|3.||Policy and Procedures|
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1. List at least four clinic operation considerations that should be pursued when creating a new pharmacist service.
2. Discuss the various clinic policy and procedure documents that are required rather than optional.
3. Discuss the purpose and recommended content for a billing procedure document.
Congratulations on getting approval to start a new clinical pharmacy service! There are numerous next steps, and with thoughtful planning you will be on your way to seeing your first patient in a few months. We have attempted to categorize the many next steps into four tracks: clinic operations, policy and procedures, legal, and billing. The first two tracks are discussed in this chapter, and the latter two are discussed in Chapter 8. The goal is to pursue all four tracks simultaneously to optimize efficiency and effectiveness.
Clinic operation considerations include everything from getting your exam room set up to developing the process for how patients flow through your clinic.1,2 The key when traveling down this track is to use your organization’s resources and procedures that already exist. In a physician’s office, as in our Dr. Busybee sample case, develop clinic operations that mimic the processes of your referring physicians. To maintain your service efficiency, it is important to use existing clinic support staff in the same manner and in the same roles as the clinic physicians use them. If this is done from the beginning as an expectation, the road ahead will be much smoother. Clinic operation considerations in a community pharmacy setting vary significantly and depend primarily upon space and ancillary staff options available.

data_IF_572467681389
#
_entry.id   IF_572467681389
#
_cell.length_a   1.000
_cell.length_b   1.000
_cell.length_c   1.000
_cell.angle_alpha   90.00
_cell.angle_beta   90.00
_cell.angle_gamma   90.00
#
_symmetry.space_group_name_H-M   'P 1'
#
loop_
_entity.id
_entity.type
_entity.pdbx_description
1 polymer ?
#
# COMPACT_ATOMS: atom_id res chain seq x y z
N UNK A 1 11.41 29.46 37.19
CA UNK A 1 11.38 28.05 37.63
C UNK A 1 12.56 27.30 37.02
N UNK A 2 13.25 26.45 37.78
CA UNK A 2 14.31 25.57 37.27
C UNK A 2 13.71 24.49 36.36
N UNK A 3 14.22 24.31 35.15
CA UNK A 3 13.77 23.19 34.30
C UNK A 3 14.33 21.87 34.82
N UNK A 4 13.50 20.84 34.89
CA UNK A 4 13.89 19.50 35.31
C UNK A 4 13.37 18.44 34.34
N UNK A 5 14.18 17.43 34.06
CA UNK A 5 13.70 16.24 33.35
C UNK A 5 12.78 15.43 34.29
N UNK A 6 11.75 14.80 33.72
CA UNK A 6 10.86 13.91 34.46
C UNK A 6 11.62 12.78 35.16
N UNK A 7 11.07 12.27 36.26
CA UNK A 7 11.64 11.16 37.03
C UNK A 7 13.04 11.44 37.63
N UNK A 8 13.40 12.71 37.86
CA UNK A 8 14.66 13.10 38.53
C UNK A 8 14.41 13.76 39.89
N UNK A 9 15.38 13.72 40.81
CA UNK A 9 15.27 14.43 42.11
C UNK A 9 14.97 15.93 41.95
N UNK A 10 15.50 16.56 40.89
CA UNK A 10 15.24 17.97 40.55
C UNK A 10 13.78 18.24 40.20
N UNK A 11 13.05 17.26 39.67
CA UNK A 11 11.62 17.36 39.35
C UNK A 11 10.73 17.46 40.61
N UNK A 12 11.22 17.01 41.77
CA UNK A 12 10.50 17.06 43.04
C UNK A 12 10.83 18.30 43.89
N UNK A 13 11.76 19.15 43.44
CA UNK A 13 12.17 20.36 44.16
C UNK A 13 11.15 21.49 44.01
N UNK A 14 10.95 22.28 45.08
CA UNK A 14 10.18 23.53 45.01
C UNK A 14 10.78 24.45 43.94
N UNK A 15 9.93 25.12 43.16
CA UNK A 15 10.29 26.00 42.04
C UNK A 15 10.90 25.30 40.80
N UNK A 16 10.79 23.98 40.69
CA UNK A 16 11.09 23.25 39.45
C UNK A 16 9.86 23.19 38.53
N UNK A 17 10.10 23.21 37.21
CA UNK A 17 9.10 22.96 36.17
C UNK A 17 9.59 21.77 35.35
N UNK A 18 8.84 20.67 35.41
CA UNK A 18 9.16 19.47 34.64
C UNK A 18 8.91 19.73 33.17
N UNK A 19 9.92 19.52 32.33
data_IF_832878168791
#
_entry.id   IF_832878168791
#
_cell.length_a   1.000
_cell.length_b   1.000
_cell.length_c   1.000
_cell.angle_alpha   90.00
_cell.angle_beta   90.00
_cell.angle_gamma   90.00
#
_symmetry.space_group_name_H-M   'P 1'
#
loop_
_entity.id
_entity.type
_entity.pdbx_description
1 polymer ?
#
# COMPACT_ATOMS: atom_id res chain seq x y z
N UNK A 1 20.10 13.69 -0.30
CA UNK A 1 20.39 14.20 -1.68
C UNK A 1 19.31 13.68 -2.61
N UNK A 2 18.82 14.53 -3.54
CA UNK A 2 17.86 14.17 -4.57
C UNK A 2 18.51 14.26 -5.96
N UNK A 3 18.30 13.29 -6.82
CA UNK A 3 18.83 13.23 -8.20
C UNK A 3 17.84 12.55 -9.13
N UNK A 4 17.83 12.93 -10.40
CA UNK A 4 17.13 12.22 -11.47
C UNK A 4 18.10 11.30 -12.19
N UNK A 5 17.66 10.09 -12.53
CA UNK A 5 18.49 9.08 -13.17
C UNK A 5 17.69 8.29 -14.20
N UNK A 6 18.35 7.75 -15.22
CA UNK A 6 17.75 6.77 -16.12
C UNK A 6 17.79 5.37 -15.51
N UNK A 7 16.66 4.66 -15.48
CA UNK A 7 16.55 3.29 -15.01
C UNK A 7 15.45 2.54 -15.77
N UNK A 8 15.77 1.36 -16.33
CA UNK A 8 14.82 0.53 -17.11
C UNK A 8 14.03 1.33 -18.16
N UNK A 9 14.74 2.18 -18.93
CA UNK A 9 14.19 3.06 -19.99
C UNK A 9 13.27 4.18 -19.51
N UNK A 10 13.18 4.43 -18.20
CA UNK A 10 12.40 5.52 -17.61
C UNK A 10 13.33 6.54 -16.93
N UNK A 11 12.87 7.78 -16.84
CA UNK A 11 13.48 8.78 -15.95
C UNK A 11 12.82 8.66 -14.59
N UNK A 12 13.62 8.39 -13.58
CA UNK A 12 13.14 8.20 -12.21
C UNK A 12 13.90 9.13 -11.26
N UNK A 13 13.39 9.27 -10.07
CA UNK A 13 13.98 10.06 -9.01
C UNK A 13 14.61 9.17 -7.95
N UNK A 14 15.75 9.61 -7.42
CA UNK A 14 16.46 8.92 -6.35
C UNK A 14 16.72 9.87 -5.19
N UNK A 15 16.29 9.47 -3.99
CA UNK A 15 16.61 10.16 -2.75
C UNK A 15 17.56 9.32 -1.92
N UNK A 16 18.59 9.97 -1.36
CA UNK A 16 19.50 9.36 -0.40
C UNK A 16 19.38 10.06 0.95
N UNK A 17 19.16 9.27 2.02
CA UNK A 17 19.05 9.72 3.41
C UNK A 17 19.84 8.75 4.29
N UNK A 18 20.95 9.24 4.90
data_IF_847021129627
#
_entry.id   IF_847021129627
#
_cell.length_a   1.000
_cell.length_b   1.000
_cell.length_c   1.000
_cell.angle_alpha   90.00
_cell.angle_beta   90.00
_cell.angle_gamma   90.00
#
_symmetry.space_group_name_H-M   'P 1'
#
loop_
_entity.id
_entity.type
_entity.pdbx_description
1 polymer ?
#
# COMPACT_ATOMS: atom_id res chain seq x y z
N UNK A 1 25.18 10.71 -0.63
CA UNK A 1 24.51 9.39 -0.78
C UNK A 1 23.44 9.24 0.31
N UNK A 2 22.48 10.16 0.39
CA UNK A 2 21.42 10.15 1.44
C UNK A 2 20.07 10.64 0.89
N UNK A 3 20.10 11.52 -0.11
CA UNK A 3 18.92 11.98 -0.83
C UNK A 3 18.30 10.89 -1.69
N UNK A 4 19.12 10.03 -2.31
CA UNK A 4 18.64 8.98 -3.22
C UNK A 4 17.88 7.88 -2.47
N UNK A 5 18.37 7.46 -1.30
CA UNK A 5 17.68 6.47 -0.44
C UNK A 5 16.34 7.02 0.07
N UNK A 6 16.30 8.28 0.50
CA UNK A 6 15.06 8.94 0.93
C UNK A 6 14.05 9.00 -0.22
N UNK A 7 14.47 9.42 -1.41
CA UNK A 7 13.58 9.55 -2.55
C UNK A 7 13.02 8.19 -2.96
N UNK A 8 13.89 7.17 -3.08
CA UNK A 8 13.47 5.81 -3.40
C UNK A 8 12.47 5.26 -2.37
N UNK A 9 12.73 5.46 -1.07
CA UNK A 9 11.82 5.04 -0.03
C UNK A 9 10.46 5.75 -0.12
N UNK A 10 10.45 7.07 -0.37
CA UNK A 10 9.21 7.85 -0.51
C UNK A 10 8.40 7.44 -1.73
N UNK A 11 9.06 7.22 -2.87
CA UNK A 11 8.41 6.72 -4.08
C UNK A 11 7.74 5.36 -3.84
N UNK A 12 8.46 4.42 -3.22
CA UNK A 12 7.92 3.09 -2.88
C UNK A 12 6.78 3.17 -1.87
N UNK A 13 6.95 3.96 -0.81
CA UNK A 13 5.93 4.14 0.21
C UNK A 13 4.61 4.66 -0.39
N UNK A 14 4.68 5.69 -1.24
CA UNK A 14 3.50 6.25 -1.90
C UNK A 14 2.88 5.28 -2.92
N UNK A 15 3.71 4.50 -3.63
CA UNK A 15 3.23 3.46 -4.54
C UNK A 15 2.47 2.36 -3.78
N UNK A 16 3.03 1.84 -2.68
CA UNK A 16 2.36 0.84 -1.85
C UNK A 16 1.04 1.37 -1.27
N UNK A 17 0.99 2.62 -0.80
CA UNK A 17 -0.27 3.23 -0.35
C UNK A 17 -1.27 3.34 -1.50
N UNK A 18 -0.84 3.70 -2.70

|The point remains the same: try to use already established processes and current staff roles as much as possible.|
Policy and procedure considerations involve developing required and recommended processes and paperwork. Often, developing policy and procedures is the easiest and least time consuming of the four tracks to complete. You may find policy and procedures to be the most tedious of activities; however, in the end you will be thankful that you spent the time developing them. Policy and procedures maintain a standard of quality, help in training new personnel, and keep everyone on the same page with regard to processes and services, which is especially important as you grow. Usually, policy and procedures can be addressed near the end of your program development, such as for a small private physician-based clinic. However this may not be the best strategy in a large organization such as a community chain pharmacy-based clinic or a hospital-based clinic. In these latter practice settings, the process for getting policy and procedure documents approved may be time-consuming. For this reason, we recommend that you at least become familiar with what is both required and recommended early on so that there are no surprises at the end that delay your grand opening.